“Principals are often distracted by crises,” the report says. “Many defer routinely to the subject-matter expertise of department leaders, seldom interfering with how departments monitor, evaluate or attempt to improve teaching and learning.”

Most of the schools in the Harvard study were racially and socio-economically diverse. But all shared one key characteristic: “Achievement rose when leadership teams focused thoughtfully and relentlessly on improving the quality of instruction,” the report says. All of the schools took teacher evaluation as seriously as professional learning. Colleagues routinely visited one another’s classrooms and discussed their work, creating a shared accountability among the staff.

The newly opened John Fawkner College has adopted the same approach. Every teacher is given a handbook of explicit rules to get everyone implementing consistent standards of classroom practice and student discipline. It includes a strict dress code for teachers that bans short skirts for women and T-shirts for men.

Stricter rules and higher expectations for students and staff are starting to pay off.

“The most obvious change is the change in student behaviour,” says teacher and year 9-10 co-ordinator Graham McKee, who joined the school in 1990 but was so dismayed by practices at the former college that he considered resigning. “The students didn’t have a work ethic, partly because of the culture. Often kids wouldn’t bring the right equipment to class. It was a way of avoiding work. Now we have a consistent, whole school approach to classroom management rather than leaving it to individual teachers.”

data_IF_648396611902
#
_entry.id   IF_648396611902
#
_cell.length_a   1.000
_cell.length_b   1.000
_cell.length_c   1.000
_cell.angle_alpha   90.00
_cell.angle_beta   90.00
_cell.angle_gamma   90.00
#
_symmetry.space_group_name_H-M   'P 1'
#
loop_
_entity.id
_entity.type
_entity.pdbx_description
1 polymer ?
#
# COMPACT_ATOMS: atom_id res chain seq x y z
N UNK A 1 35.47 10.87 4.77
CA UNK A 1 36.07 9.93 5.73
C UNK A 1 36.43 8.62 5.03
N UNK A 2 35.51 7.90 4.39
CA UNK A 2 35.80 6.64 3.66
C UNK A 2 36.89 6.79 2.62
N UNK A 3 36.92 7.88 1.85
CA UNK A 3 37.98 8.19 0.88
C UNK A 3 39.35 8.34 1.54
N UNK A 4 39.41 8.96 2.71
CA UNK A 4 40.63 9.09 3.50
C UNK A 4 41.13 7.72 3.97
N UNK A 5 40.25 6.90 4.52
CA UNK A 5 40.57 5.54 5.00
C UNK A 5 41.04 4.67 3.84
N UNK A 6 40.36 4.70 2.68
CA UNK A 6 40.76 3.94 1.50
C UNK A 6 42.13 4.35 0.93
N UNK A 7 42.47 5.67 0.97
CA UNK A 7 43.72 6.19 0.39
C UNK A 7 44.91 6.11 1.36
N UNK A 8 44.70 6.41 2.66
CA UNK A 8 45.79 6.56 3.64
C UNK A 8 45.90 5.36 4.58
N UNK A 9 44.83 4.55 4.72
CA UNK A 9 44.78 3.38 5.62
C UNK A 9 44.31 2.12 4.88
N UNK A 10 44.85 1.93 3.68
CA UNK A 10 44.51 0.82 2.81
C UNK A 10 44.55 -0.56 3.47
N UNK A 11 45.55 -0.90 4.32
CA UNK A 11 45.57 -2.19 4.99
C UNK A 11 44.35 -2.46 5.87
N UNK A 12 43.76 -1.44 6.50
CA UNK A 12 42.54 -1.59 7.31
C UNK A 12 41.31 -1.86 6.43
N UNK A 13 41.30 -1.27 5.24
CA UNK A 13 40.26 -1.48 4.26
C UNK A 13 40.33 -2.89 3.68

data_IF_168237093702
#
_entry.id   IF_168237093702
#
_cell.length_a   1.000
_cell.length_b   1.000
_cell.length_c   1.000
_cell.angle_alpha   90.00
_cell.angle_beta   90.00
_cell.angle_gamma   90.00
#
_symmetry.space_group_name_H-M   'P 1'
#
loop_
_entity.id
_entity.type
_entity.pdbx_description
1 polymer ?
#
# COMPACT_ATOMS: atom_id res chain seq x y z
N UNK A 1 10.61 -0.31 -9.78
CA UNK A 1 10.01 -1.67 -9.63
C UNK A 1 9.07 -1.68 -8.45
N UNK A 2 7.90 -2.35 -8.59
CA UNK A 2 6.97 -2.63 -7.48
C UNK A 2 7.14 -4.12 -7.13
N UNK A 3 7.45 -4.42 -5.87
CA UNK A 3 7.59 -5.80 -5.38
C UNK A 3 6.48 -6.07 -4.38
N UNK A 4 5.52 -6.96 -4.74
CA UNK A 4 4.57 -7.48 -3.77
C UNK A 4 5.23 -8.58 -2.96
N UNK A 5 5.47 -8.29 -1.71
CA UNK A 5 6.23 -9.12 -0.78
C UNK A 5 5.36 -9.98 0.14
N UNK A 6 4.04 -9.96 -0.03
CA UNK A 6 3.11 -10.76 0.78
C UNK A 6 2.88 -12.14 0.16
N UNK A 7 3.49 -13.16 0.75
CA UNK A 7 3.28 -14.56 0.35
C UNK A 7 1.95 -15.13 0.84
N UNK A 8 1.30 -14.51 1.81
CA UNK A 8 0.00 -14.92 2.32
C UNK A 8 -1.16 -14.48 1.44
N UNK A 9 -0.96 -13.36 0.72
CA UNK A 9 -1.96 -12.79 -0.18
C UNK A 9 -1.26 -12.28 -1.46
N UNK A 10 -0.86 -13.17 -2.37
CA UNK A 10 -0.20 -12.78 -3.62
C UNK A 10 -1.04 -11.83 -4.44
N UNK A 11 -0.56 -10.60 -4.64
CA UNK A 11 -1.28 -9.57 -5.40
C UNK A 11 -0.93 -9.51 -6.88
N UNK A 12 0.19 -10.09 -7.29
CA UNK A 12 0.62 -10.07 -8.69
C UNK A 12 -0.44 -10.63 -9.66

Student detention has been replaced with a demerit points system linked to an online reporting program. If a student consistently misbehaves, is late to class or fails to bring the correct equipment, a demerit point is recorded.

After three demerit points a warning letter is sent to the student’s parent. Four demerit points earn a suspension.

Literacy and numeracy results for years 7-9 students from online tests show steady improvement. The school’s VCE performance is rising, with its mean study score improving since 2008 from 19 to 22. The number of suspensions for bad student behaviour has fallen substantially.

Enrolments have climbed to 440 as the school’s enhanced reputation spreads along the parent grapevine.

For Matina Konstantinakos and 16-year-old Mohamed Nahi, Fawkner’s rebirth has led to noticeable improvements in learning and morale.

“The teachers push us harder but not in an autocratic way,” Matina says. “The new uniform had an amazing impact on attitudes, it made everyone feel more united, more respected.”

Mohamed intended leaving school at the end of year 10 to do a TAFE course. Fawkner’s transformation has convinced him to finish year 12. “It’s no longer a mucking around school,” he says. “People no longer look at us and say, ‘There are some ratty kids from Fawkner.’ ”

Extract from The Age. Continue reading:  http://www.theage.com.au/national/education/radical-surgery-saves-colleges-on-the-brink-20110624-1gj98.html#ixzz1RZbjTZlk